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Allow me to introduce myself. My name is Jerick and I was diagnosed with celiacs disease when I was 16yrs old ( I am currently 22 - Also I haven't seen a digestive dr, or gastrologist in 5 years for follow up for my celiac condition. However I have decided to take control of my health and have scheduled an appointment at a local digestive disease dr in the area).

I haven't been dedicated to my diet and therefore my health has taken a poor turn. I've gained and lost a great deal of weight, I suffer from depression and constipation. In the past I have followed my dietary restrictions by not eating wheat but I haven't been as careful with cross-contamination and hidden gluten ingredients.

I have decided to research my disease and see what steps are necessary for hopefully curing my intestine and living a long life. However since I've taken the time to study up on my condition I have been met with nothing but uncertainty and fear. My question today has to do with an article from chicago medical center for celiacs disease found here. I am particularly upset by the following statement; " While healing may take up to 2 years for many older adults, new research shows that the small intestines of up to 60% of adults never completely heal, especially when adherence to the diet is less than optimal."

From what I understand and have read from various sources celiac's can heal by adhering to a gluten free lifestyle. However studies still show that 60% of people never completely heal therefore the leaky gut condition, and inflammation is still prevalent leading to early death and other autoimmune disorders. So does this mean that the gluten free diet isn't working? Is there anything else that could be done to cure my condition?

The Select Carbohydrate diet states that our bodies are unable to due to the ingredients found in "gluten free foods" based on Corn, Rice, and Tapioca. The listed ingredients are harder for the body to break down therefore causing bacteria to grow which causes the intestines to inflame, leading to negative consequences in Celiacs.

I am writing to everyone today in hopes there is anyone or group of individuals that could help clarify and lend some advice as to how I should approach a gluten free diet. I feel so pulled and frustrated I would just like some peace of mind.

I am willing to adhere to the SCD lifestyle diet however I do not have the funds to purchase all the food processors and blenders necessary.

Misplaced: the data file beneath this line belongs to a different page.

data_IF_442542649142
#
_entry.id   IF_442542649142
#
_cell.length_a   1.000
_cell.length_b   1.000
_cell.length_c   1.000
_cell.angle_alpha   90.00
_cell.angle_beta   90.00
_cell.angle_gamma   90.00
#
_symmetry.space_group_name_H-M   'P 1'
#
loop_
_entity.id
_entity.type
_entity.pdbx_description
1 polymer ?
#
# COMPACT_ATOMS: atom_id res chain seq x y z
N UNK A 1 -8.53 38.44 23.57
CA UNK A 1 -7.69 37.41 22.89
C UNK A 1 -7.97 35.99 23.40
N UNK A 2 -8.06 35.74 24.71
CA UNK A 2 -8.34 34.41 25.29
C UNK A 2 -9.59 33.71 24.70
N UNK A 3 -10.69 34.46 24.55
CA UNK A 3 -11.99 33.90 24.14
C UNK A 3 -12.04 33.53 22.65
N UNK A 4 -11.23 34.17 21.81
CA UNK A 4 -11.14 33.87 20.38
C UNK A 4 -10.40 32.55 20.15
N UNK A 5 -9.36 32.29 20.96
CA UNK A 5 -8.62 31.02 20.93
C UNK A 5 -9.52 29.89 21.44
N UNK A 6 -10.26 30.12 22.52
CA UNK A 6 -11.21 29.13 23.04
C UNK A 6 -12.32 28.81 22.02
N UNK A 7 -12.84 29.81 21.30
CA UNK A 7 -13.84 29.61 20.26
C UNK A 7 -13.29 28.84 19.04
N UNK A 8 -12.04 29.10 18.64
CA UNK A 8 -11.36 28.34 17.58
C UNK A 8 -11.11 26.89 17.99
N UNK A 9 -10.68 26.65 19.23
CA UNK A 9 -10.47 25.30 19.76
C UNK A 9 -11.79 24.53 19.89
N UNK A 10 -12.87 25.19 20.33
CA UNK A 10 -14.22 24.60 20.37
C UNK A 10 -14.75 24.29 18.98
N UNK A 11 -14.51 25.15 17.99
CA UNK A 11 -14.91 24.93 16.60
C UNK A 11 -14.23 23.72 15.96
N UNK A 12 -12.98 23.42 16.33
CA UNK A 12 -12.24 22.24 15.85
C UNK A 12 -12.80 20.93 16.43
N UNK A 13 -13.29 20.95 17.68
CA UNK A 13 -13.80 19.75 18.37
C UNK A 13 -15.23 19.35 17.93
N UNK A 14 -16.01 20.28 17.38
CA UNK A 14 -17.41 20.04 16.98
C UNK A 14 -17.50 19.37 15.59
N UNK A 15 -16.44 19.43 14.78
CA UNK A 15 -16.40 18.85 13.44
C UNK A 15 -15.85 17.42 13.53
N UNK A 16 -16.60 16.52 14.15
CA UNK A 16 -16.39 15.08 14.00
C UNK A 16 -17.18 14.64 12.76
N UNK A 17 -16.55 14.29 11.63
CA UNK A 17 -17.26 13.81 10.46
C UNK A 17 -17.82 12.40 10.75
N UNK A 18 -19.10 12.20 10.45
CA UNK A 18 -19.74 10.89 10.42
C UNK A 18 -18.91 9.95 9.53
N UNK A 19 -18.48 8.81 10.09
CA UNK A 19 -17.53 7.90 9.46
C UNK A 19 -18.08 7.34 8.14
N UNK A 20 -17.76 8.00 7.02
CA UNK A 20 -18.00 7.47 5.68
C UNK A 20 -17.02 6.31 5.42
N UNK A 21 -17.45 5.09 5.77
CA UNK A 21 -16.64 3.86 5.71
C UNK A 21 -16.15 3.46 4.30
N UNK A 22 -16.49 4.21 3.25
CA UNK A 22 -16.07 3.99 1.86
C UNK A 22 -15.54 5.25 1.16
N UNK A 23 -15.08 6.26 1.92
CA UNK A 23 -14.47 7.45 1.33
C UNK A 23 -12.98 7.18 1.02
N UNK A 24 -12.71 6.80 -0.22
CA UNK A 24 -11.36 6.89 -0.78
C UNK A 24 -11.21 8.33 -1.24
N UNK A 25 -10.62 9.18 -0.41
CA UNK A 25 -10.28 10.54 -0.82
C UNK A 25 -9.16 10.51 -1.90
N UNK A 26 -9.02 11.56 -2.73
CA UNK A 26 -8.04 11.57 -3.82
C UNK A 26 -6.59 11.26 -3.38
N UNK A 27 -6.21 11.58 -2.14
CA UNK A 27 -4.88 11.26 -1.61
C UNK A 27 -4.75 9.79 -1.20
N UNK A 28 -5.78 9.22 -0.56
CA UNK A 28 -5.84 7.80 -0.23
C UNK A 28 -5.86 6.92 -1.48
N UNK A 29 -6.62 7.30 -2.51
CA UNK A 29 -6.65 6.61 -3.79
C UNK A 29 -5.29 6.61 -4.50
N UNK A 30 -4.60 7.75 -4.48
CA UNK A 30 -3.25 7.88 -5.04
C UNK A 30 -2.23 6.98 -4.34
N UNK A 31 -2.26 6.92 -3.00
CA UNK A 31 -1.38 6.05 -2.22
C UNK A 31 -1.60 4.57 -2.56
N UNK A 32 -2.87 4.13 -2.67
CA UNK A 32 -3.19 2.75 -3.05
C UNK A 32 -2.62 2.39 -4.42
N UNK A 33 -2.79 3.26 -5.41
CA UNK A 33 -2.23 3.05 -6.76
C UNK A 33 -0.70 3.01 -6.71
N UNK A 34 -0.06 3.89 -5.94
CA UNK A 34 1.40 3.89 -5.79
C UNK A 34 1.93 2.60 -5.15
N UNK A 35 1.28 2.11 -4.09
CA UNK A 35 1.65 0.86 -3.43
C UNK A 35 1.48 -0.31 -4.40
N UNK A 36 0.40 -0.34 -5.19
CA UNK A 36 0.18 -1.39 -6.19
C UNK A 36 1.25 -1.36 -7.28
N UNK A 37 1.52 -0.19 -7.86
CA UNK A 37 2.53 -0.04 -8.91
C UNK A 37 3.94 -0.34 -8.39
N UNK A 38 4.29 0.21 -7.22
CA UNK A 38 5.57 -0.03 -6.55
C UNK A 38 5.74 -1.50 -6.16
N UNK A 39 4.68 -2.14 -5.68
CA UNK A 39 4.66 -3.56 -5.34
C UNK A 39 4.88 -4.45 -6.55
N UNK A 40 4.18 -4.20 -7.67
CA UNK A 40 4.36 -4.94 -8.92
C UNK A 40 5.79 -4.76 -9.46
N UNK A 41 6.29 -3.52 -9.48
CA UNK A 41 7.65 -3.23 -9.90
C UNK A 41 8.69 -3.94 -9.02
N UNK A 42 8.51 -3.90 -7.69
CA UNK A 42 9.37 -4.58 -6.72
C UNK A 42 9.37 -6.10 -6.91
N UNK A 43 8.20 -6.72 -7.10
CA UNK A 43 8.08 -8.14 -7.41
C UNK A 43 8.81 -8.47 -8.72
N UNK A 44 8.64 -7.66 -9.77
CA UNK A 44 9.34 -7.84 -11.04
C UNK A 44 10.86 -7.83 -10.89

Thank you for your time!

In my opinion, there are too many factors for one to say "just eat a 100% gluten free diet and you will be fine". New studies have shown that corn gluten is absolutely unsafe for gluten sensitive people. Two years ago, i went "gluten-free". Fast forward to the present, i still have many food intolerances, most likely linked to having a leaky gut. And along with my leaky gut, i have an overgrowth of candida. I've been where you are at, looking to this forum for a simple answer. But here lately i've realized there is no simple answer because everyone's situation is different. I've noticed a lot of people with celiac disease will not accept that the studies on this disease are still evolving, and they continue to eat nothing but processed "gluten-free" foods on a daily basis. Ignorance is bliss, and i especially can vouch for that. I lived it.

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psawyer    687

The corn question is far from absolute. I have been diagnosed for 12 years, and have been eating corn for all that time. I have been retested via biopsy, and found to have normal, undamaged villi. If corn is the same as other gluten, how did I possibly heal? Why am I still very healthy, and symptom-free, after 12 years of eating gluten-free, but consuming corn and rice?

Some people with celiac disease are also intolerant to corn (and other foods), but I seem to prove that this is not universal.

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IrishHeart    1,633

First of all, neither Karen nor I suggested "nothing but processed gluten free foods on a daily basis".

In fact, I often suggest a whole foods diet to people, until they learn what they can and cannot tolerate.

Your leaky gut, candida overgrowth and other food intolerances are not necessarily what the OP is dealing with.

And not every celiac has issues with corn.

Corn gluten is not harmful to celiacs ---as far as we know.

You are correct in that we do not know all there is to know about this disease process and recovery, but the majority of celiacs do just fine still consuming grains.

This young man has not even followed a true gluten free diet yet, so he has not even begun to heal.

A visit to the GI doctor will reveal what is happening in his gut. He can have a test for SIBO (small intestine bacterial overgrowth) after he finds out if his gut if even healing.

Let's not get him worried about candida or other food intolerances until he knows where he stands.

He's already pretty worried right now.

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First of all, neither Karen nor I suggested "nothing but processed gluten free foods on a daily basis".

I did not mention Karen or you at all.

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The corn question is far from absolute. I have been diagnosed for 12 years, and have been eating corn for all that time. I have been retested via biopsy, and found to have normal, undamaged villi. If corn is the same as other gluten, how did I possibly heal? Why am I still very healthy, and symptom-free, after 12 years of eating gluten-free, but consuming corn and rice?

Some people with celiac disease are also intolerant to corn (and other foods), but I seem to prove that this is not universal.

I stand corrected. Thank you.

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Richterface    0